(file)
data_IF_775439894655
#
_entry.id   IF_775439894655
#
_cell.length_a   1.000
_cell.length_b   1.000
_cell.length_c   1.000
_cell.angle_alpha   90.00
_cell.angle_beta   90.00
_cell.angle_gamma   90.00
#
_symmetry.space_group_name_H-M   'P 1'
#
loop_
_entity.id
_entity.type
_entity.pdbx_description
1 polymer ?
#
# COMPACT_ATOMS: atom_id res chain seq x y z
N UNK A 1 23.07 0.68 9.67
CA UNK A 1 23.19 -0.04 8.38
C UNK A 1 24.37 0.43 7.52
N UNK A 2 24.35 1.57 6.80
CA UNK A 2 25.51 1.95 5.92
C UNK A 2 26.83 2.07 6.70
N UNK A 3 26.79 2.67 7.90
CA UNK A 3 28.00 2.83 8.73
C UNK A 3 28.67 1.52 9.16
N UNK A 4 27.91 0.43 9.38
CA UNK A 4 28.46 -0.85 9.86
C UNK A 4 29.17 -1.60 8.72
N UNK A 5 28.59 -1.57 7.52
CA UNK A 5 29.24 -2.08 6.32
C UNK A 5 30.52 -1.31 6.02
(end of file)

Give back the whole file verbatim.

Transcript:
data_IF_775439894655
#
_entry.id   IF_775439894655
#
_cell.length_a   1.000
_cell.length_b   1.000
_cell.length_c   1.000
_cell.angle_alpha   90.00
_cell.angle_beta   90.00
_cell.angle_gamma   90.00
#
_symmetry.space_group_name_H-M   'P 1'
#
loop_
_entity.id
_entity.type
_entity.pdbx_description
1 polymer ?
#
# COMPACT_ATOMS: atom_id res chain seq x y z
N UNK A 1 23.07 0.68 9.67
CA UNK A 1 23.19 -0.04 8.38
C UNK A 1 24.37 0.43 7.52
N UNK A 2 24.35 1.57 6.80
CA UNK A 2 25.51 1.95 5.92
C UNK A 2 26.83 2.07 6.70
N UNK A 3 26.79 2.67 7.90
CA UNK A 3 28.00 2.83 8.73
C UNK A 3 28.67 1.52 9.16
N UNK A 4 27.91 0.43 9.38
CA UNK A 4 28.46 -0.85 9.86
C UNK A 4 29.17 -1.60 8.72
N UNK A 5 28.59 -1.57 7.52
CA UNK A 5 29.24 -2.08 6.32
C UNK A 5 30.52 -1.31 6.02